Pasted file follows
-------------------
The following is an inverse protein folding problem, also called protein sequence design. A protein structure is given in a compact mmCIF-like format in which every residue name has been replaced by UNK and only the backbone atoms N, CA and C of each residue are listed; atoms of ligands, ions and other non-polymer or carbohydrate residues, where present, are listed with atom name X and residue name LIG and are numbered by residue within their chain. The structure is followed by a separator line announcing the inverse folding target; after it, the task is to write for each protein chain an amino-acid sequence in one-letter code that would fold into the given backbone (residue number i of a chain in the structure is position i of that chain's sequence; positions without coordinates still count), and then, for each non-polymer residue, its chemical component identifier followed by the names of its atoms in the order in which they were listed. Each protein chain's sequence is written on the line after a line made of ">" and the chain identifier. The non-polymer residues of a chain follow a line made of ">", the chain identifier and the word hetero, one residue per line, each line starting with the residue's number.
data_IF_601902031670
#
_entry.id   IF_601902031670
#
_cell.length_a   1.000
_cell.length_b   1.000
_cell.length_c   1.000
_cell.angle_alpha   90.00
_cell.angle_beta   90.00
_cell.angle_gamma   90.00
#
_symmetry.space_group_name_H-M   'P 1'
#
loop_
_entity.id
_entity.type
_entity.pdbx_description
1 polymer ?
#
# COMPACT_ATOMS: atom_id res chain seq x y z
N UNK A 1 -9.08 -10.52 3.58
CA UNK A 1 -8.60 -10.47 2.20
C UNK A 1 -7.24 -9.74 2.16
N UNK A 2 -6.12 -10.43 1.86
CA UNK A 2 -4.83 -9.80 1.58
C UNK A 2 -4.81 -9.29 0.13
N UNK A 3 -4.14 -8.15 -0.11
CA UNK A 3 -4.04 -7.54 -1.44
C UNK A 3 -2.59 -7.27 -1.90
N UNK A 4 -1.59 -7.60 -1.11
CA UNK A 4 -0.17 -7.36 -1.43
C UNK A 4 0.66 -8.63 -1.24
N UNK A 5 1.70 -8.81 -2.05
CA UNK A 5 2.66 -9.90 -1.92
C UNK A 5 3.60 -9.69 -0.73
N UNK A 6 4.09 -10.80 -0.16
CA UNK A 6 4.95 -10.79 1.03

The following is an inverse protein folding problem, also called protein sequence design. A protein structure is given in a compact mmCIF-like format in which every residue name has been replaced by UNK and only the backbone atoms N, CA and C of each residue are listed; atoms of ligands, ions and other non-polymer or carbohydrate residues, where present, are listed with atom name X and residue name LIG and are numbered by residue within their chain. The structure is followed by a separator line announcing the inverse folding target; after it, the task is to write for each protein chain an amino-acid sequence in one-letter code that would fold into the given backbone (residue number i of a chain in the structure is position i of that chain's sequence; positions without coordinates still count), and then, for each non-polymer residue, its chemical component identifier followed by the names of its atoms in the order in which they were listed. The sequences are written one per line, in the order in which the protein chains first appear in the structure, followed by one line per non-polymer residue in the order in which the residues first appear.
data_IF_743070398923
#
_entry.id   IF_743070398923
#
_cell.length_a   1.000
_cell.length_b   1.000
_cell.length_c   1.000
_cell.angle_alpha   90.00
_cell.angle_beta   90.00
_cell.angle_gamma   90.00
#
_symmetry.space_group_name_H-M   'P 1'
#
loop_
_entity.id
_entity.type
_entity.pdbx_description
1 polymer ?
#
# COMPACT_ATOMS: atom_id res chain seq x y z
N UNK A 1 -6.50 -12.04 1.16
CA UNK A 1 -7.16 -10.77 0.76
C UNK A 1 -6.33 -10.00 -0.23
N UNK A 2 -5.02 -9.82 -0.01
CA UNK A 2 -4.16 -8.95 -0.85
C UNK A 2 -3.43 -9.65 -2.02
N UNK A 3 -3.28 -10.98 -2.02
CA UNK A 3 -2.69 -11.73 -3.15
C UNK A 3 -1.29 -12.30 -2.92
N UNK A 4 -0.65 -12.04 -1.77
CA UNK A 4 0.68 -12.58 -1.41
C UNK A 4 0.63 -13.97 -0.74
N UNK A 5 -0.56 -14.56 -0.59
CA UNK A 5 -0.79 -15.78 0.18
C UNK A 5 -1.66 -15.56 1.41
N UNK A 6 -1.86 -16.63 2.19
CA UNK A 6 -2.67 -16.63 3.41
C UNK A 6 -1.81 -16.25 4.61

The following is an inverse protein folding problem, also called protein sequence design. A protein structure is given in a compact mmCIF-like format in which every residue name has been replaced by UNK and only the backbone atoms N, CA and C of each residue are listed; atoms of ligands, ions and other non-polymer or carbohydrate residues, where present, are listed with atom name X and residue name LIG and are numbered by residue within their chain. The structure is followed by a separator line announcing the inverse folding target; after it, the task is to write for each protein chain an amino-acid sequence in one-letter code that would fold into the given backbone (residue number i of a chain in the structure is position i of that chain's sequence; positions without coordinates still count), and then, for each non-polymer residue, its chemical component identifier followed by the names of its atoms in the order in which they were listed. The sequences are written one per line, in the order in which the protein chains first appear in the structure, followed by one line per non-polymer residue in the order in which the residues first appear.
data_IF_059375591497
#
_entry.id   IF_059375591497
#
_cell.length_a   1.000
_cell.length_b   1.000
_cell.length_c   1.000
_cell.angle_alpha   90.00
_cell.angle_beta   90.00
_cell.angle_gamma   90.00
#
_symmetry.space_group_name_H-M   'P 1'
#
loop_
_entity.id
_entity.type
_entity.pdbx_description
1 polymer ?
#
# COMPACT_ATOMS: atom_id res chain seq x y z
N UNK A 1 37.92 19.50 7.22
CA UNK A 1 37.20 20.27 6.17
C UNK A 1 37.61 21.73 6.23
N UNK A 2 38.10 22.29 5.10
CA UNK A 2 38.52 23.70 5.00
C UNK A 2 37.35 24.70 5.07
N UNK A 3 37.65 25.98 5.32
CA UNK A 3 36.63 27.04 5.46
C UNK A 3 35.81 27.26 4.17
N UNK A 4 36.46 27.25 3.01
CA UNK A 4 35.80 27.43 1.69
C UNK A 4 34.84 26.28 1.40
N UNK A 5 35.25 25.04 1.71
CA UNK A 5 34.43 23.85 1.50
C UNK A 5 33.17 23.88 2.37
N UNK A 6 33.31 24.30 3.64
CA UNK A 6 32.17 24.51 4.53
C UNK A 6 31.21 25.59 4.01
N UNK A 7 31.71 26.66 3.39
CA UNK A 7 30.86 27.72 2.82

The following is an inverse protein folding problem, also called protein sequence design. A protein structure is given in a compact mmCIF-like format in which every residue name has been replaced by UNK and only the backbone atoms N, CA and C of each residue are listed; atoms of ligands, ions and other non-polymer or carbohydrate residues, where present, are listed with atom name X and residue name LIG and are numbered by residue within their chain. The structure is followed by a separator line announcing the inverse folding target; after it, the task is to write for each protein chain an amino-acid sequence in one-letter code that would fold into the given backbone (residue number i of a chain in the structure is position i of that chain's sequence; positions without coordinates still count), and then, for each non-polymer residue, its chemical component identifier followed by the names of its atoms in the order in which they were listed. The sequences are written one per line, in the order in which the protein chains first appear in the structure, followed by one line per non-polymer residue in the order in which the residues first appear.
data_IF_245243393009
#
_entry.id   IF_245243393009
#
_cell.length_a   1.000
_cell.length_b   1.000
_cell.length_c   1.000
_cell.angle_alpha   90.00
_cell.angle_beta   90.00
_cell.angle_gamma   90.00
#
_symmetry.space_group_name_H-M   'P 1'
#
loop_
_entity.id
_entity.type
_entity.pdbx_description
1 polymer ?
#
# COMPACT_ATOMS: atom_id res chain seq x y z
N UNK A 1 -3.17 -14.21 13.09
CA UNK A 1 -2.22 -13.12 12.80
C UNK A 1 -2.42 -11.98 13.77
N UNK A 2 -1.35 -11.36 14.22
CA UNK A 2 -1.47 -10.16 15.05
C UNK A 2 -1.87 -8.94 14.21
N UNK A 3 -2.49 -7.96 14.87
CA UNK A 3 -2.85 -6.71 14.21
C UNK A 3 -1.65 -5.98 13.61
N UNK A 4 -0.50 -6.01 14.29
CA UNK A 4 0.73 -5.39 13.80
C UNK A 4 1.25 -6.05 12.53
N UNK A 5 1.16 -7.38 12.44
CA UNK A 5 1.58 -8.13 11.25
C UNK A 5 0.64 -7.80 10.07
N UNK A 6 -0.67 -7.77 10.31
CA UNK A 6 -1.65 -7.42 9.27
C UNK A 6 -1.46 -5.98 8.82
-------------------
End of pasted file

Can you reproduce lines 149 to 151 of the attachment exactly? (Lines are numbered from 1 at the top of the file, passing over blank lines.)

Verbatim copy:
N UNK A 4 -0.50 -6.01 14.29
CA UNK A 4 0.73 -5.39 13.80
C UNK A 4 1.25 -6.05 12.53